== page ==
+ We have to understand Jesus and His Father as a profound partnership, bound together by the Spirit which proceeds from each in turn. They have but a single aim, the salvation of the human race. Together they plan to pay the price of human sin. Together they agree that the Son will take upon himself human flesh, so he can experience mental anguish, physical torture, and a spiritual experience of disconnection from His Father in that moment of forsakenness upon the Cross. Outside the flow of human time, the Father’s love shines brightly in planning this rescue mission. Within our human history, the Son’s compassion for his fallen brothers and sisters burns brightly when he chooses, in the Garden, to be the victim for our sins, and then blazes upon the Cross when he abandons himself to the Father he can no longer sense. This is the hidden glory to which John’s Gospel points.

* For science purists, please note that I am including the polarization, orbital angular momentum and propagation vector under this one heading! Together with frequency (‘colour’) this fully defines an individual photon; and the ‘brightness’ is the summation of all the photons present on this trajectory.

Children of Light

Homily at the National Convention of Couples for Christ UKfeast of the English Martyrs

Awake! Arise! Fulfil! Live as children of light!

The world around us does not always welcome light. Jesus warned us what would happen to children of light. The rulers of this world, rulers clouded with darkness, will be offended by the light, and will question us. Even religious leaders who don’t share our vision will oppose us. Each age suffers its own kind of darkness.

2000 years ago, Stephen, a child of light, saw Jesus standing at God’s right hand. Jesus is God’s chosen messenger, the Christ! And for that, the Jewish leaders who had rejected Jesus and had him crucified, killed Stephen too.

500 years ago, King Henry VIII was the ruler of England – and a good Catholic, writing in defense of the Church. He wrote so powerfully that the Pope even gave him the title “Defender of the Faith”! If you look at a British coin, you will see the letters FD (Faith Defender) after the name of Queen Elizabeth II – our kings and queens have kept that title for themselves, but it is no longer the Catholic Faith they are defending.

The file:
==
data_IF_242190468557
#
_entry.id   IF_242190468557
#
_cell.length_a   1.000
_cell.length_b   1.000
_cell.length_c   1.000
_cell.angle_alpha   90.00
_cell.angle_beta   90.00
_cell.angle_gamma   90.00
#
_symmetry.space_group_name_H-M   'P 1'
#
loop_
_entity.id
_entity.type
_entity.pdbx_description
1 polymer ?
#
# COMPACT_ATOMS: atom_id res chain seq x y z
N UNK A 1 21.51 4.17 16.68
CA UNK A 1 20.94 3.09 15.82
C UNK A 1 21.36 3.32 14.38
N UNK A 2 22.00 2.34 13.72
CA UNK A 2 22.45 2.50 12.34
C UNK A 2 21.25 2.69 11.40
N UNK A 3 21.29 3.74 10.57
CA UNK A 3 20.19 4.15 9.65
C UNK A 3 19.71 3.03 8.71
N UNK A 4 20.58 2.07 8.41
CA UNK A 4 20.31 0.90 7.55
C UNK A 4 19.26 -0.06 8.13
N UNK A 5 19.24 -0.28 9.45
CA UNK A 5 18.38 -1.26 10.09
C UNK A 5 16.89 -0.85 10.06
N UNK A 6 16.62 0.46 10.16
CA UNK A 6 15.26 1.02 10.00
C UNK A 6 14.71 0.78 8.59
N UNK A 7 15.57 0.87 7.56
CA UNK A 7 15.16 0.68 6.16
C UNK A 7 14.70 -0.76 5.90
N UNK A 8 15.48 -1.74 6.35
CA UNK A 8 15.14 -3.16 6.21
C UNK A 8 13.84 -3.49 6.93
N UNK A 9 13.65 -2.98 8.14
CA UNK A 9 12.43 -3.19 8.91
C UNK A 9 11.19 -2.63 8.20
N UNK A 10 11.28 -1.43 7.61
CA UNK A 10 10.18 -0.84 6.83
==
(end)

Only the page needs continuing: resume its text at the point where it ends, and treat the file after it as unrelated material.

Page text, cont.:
By the 1530s, King Henry had turned against the Catholic Church because the Pope would not allow him to divorce a wife who had failed to bear him a son and heir. The King separated the Church in England from the leadership of the Pope. But in that age the children of light cried out that the Body of Christ must not be broken. Many priests, along with the laity who sheltered them and attended their secret Masses, were executed between 1535 and 1681 – we call them the English Martyrs.

We are the Children of Light God has chosen to live in England, or other parts of Britain, here and now, in 2019. This is a national conference – we are here because whatever our roots, this is the nation where God has called us to shine. How, then, are we to shine our light?

First, we must be clear vessels. If we are not true to our own faith, others will see that we are dirty vessels and hypocrites. So we must put our own lives in order. If you are a couple for Christ, how is your marriage doing? Is there anything stopping you having the honest conversations with your husband or wife needed to keep your marriage in good order? Are you struggling with temptations to use pornography, or looking for comfort from a person outside your marriage when you should be turning to your husband or wife? Are you civilly married but without your marriage blessed by the Catholic Church? Sort your life out! Children of light go to confession! Children of light ask for help from a brother or sister who can keep you accountable! Children of light live within the church!

Now we can prepare to be children of light for the world around us… but what kind of light will we be? There are two temptations we must avoid!